The difference between your use case and mine is clear now: in my use case there's only one user initiating requests within a same communication container while in your use case there can be many users, hence the need to send the security context in each request (while I can rely on the container ID that is already sent in each request).
Still there are similarities and to summarize here's a list of what would be needed (correct me if I'm wrong):
- Some method to add whatever data that needs to be passed in every request to a remote service: I'm not sure where this method should be but I guess on IRemoteServiceContainerAdapter and the method could be something like setRemoteServiceCallContext(IRemoteServiceCallContext context), similar to the IConnectContext but for remote service calls
- Some way to extract and/or process the data passed in a request when the request is handled: Could this be the IRemoteServiceCallPolicy interface we talked about some time ago?
- Both in Radostin's and my use case: some way to clean up the SecurityContextHolder (Spring security specific) when the remote call has finished: This is specific for the integration with spring security and maybe there's no need for an API here? (still had no time to investigate this...).
Consider the following scenario: A web application separated into two OSGI platforms - gui and business. The business platform provides (remote) services that the gui platform uses. Requests to (remote) business services can be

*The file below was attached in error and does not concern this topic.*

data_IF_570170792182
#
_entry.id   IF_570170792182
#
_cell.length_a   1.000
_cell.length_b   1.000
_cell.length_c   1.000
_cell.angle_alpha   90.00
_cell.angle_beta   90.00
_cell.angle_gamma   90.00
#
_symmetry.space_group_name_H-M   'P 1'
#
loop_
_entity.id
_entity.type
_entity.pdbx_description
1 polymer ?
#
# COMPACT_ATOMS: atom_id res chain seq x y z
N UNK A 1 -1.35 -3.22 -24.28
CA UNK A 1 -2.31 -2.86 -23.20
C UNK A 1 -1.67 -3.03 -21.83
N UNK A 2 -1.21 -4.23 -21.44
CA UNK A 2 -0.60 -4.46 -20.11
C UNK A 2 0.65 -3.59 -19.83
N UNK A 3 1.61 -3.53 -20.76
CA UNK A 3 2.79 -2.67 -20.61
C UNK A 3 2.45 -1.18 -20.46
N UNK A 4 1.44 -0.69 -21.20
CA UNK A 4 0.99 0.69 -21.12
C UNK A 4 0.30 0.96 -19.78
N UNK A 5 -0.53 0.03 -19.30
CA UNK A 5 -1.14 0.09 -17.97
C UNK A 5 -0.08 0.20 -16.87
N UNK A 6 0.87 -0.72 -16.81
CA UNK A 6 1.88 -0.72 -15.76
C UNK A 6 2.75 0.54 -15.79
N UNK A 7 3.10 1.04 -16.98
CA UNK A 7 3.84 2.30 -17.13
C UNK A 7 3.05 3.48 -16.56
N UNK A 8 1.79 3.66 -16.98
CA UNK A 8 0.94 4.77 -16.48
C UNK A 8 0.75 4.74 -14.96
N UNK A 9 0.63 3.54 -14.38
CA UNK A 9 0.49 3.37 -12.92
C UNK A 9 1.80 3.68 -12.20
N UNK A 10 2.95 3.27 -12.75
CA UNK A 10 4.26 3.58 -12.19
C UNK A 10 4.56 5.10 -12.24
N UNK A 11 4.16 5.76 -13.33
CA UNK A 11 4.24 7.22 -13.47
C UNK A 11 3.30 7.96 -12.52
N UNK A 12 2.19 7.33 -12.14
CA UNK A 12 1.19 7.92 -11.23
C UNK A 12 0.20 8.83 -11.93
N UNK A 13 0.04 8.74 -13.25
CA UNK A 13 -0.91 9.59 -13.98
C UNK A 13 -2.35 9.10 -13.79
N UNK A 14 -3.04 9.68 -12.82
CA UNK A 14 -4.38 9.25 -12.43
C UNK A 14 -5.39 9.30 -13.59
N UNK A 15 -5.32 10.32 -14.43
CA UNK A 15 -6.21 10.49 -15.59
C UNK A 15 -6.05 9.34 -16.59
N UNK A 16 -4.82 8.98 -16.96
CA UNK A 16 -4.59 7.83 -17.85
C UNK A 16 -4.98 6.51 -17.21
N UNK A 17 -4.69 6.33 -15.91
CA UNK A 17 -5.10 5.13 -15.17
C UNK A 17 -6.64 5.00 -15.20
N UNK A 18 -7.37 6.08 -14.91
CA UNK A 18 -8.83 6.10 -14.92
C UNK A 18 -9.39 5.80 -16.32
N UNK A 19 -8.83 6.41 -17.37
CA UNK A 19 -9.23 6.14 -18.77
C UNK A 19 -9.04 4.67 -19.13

initiated from the gui platform by different users. So each request should be associated with some security context.
As I understand, once a remote service (proxy) is registered in the client platform and a communication container is created, all subsequent request are executed using the same container. Is this correct?
Hope no one minds my jumping in here...but the answer to this question is yes...that's correct...at least for the ECF containers.
Thank you for your answer.
A question that comes up for me then is this: I suppose an alternative to what you are doing (using a threadlocal variable to distinguish every call on the proxy...right?)...would be to design your remote service expose some method parameter..i.e.
public void foo(Integer token);
that the client would be expected to pass in. Is this right?
Yes, this is exactly our problem. We are trying to avoid adding this additional parameter to each service method.
I'm not saying one is better than the other (it depends upon the use case, I guess), I'm just trying to understand what you are doing and how ECF/remote services might better support it.
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